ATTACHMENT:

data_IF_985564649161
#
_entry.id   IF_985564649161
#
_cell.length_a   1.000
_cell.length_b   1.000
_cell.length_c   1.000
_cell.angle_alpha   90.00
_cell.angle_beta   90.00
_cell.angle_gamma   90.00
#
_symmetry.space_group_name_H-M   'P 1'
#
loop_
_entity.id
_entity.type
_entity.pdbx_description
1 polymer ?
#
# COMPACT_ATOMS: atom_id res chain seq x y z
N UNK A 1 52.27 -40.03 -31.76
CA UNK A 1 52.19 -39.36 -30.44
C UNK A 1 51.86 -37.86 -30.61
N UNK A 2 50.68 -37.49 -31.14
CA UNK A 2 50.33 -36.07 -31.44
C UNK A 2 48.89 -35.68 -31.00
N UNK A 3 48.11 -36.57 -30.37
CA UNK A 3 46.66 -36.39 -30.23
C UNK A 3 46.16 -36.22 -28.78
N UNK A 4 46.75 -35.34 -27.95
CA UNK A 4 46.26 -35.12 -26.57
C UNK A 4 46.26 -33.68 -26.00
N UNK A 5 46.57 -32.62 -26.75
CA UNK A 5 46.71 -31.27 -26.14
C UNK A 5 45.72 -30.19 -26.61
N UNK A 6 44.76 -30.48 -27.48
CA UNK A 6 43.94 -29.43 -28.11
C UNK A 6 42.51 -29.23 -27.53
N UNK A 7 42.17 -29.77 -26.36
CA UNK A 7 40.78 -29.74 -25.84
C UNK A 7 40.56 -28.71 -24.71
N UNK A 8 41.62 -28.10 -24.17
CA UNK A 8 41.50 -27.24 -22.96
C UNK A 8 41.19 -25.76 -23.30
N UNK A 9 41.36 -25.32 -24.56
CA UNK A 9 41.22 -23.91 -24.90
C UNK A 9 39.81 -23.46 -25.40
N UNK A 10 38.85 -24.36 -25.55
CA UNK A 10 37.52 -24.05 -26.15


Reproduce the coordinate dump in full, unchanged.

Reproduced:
data_IF_985564649161
#
_entry.id   IF_985564649161
#
_cell.length_a   1.000
_cell.length_b   1.000
_cell.length_c   1.000
_cell.angle_alpha   90.00
_cell.angle_beta   90.00
_cell.angle_gamma   90.00
#
_symmetry.space_group_name_H-M   'P 1'
#
loop_
_entity.id
_entity.type
_entity.pdbx_description
1 polymer ?
#
# COMPACT_ATOMS: atom_id res chain seq x y z
N UNK A 1 52.27 -40.03 -31.76
CA UNK A 1 52.19 -39.36 -30.44
C UNK A 1 51.86 -37.86 -30.61
N UNK A 2 50.68 -37.49 -31.14
CA UNK A 2 50.33 -36.07 -31.44
C UNK A 2 48.89 -35.68 -31.00
N UNK A 3 48.11 -36.57 -30.37
CA UNK A 3 46.66 -36.39 -30.23
C UNK A 3 46.16 -36.22 -28.78
N UNK A 4 46.75 -35.34 -27.95
CA UNK A 4 46.26 -35.12 -26.57
C UNK A 4 46.26 -33.68 -26.00
N UNK A 5 46.57 -32.62 -26.75
CA UNK A 5 46.71 -31.27 -26.14
C UNK A 5 45.72 -30.19 -26.61
N UNK A 6 44.76 -30.48 -27.48
CA UNK A 6 43.94 -29.43 -28.11
C UNK A 6 42.51 -29.23 -27.53
N UNK A 7 42.17 -29.77 -26.36
CA UNK A 7 40.78 -29.74 -25.84
C UNK A 7 40.56 -28.71 -24.71
N UNK A 8 41.62 -28.10 -24.17
CA UNK A 8 41.50 -27.24 -22.96
C UNK A 8 41.19 -25.76 -23.30
N UNK A 9 41.36 -25.32 -24.56
CA UNK A 9 41.22 -23.91 -24.90
C UNK A 9 39.81 -23.46 -25.40
N UNK A 10 38.85 -24.36 -25.55
CA UNK A 10 37.52 -24.05 -26.15